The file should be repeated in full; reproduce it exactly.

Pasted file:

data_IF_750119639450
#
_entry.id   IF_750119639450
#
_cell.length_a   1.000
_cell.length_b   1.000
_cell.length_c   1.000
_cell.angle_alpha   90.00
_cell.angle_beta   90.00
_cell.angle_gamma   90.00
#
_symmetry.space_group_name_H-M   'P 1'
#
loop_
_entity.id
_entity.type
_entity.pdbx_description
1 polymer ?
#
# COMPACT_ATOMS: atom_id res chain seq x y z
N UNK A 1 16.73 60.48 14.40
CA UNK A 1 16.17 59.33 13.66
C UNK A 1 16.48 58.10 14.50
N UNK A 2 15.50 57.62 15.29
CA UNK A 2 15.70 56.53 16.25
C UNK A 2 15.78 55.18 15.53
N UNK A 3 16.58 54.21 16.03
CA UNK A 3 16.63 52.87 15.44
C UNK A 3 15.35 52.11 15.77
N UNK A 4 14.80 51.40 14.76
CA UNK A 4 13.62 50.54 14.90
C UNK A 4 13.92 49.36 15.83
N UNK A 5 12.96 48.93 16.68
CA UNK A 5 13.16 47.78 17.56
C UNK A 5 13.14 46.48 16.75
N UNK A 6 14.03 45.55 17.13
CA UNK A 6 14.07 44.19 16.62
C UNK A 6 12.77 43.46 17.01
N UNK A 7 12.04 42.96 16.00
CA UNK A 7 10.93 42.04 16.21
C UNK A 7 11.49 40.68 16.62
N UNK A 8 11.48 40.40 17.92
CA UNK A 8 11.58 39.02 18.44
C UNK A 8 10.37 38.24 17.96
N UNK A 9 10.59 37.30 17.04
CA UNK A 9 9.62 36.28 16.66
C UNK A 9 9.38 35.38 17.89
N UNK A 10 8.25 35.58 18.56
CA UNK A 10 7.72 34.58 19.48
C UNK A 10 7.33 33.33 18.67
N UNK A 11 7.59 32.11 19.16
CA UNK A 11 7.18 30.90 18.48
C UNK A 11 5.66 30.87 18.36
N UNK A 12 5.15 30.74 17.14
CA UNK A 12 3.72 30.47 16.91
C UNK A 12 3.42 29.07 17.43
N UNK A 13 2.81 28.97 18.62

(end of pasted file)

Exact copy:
data_IF_750119639450
#
_entry.id   IF_750119639450
#
_cell.length_a   1.000
_cell.length_b   1.000
_cell.length_c   1.000
_cell.angle_alpha   90.00
_cell.angle_beta   90.00
_cell.angle_gamma   90.00
#
_symmetry.space_group_name_H-M   'P 1'
#
loop_
_entity.id
_entity.type
_entity.pdbx_description
1 polymer ?
#
# COMPACT_ATOMS: atom_id res chain seq x y z
N UNK A 1 16.73 60.48 14.40
CA UNK A 1 16.17 59.33 13.66
C UNK A 1 16.48 58.10 14.50
N UNK A 2 15.50 57.62 15.29
CA UNK A 2 15.70 56.53 16.25
C UNK A 2 15.78 55.18 15.53
N UNK A 3 16.58 54.21 16.03
CA UNK A 3 16.63 52.87 15.44
C UNK A 3 15.35 52.11 15.77
N UNK A 4 14.80 51.40 14.76
CA UNK A 4 13.62 50.54 14.90
C UNK A 4 13.92 49.36 15.83
N UNK A 5 12.96 48.93 16.68
CA UNK A 5 13.16 47.78 17.56
C UNK A 5 13.14 46.48 16.75
N UNK A 6 14.03 45.55 17.13
CA UNK A 6 14.07 44.19 16.62
C UNK A 6 12.77 43.46 17.01
N UNK A 7 12.04 42.96 16.00
CA UNK A 7 10.93 42.04 16.21
C UNK A 7 11.49 40.68 16.62
N UNK A 8 11.48 40.40 17.92
CA UNK A 8 11.58 39.02 18.44
C UNK A 8 10.37 38.24 17.96
N UNK A 9 10.59 37.30 17.04
CA UNK A 9 9.62 36.28 16.66
C UNK A 9 9.38 35.38 17.89
N UNK A 10 8.25 35.58 18.56
CA UNK A 10 7.72 34.58 19.48
C UNK A 10 7.33 33.33 18.67
N UNK A 11 7.59 32.11 19.16
CA UNK A 11 7.18 30.90 18.48
C UNK A 11 5.66 30.87 18.36
N UNK A 12 5.15 30.74 17.14
CA UNK A 12 3.72 30.47 16.91
C UNK A 12 3.42 29.07 17.43
N UNK A 13 2.81 28.97 18.62